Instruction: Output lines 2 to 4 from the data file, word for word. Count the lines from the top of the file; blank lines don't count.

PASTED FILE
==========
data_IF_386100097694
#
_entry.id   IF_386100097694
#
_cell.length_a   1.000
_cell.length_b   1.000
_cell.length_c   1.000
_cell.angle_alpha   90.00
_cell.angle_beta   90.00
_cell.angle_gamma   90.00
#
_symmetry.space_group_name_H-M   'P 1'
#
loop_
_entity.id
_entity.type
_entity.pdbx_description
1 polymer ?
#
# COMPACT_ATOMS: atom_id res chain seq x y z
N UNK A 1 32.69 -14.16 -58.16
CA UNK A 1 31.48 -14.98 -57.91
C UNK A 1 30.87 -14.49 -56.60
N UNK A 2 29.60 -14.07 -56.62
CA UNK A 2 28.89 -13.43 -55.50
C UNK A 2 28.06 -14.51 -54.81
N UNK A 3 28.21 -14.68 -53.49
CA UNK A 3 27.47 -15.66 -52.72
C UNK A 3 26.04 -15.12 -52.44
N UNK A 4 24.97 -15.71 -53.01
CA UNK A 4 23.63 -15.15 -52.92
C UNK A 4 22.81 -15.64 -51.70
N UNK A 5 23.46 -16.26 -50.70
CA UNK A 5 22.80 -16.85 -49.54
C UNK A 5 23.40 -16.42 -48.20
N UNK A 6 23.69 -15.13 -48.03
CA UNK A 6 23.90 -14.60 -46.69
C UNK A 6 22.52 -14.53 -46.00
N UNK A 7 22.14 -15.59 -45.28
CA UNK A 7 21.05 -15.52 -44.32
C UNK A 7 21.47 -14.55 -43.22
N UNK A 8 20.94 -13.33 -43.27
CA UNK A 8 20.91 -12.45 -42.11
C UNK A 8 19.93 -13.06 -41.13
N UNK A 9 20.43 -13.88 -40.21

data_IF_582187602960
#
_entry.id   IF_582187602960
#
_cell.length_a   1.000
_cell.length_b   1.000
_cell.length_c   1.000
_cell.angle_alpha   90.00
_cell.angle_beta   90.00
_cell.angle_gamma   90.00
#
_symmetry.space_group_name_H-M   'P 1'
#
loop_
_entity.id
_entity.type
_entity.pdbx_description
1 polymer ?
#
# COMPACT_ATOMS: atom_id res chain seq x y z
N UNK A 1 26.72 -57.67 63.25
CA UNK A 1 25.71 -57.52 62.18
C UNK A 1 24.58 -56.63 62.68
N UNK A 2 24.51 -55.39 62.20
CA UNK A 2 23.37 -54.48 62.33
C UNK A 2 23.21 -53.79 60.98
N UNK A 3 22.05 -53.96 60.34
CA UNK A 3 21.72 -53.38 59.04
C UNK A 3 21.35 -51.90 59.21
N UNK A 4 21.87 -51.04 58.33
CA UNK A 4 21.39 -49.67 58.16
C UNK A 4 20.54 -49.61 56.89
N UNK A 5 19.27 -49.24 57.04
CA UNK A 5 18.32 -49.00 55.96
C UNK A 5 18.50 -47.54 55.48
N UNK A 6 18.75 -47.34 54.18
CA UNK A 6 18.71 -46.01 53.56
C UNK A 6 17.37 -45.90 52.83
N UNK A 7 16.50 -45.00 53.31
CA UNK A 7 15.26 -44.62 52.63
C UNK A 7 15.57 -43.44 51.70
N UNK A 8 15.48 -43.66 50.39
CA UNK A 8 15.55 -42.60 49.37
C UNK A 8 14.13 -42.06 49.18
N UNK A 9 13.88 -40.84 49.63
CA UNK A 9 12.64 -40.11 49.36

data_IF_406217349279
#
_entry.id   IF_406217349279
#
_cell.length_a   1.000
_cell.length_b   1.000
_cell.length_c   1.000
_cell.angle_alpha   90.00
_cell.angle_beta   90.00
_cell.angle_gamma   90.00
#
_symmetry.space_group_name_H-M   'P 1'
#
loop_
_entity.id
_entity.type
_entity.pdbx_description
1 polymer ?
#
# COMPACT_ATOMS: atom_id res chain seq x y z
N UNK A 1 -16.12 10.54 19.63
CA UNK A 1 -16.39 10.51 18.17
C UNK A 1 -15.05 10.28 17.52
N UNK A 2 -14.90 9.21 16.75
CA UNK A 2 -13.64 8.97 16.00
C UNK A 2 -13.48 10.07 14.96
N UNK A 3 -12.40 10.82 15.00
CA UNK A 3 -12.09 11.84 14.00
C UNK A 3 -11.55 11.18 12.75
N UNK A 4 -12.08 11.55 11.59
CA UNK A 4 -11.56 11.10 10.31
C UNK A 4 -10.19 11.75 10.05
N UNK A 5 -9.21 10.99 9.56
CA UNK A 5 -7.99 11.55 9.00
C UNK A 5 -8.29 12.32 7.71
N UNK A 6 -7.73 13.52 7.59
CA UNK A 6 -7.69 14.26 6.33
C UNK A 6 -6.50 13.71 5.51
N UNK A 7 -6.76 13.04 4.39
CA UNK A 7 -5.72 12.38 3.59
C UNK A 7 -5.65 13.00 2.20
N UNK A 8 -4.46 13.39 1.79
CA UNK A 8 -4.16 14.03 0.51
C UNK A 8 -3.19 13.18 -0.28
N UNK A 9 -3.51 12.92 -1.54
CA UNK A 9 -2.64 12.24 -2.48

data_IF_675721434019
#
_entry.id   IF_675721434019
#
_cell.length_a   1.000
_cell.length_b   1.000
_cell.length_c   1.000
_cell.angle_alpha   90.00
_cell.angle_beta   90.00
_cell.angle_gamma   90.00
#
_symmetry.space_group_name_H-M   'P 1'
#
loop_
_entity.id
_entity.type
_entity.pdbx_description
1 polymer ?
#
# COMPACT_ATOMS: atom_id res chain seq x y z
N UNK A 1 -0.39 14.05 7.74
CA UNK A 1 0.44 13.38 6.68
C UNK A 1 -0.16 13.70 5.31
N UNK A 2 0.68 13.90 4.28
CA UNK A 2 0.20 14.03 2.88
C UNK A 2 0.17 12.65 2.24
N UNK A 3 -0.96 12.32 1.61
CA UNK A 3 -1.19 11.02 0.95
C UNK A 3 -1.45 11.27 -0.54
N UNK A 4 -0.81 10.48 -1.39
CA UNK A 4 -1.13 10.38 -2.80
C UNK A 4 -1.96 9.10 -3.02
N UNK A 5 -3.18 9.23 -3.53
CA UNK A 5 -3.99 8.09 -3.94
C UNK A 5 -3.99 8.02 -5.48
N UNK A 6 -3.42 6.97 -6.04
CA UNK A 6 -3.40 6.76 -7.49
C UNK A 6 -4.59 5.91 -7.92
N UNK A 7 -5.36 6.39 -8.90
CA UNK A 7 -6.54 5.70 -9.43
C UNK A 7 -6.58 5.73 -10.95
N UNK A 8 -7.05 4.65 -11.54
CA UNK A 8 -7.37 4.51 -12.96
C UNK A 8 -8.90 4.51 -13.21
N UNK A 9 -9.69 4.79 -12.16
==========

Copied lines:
#
_entry.id   IF_386100097694
#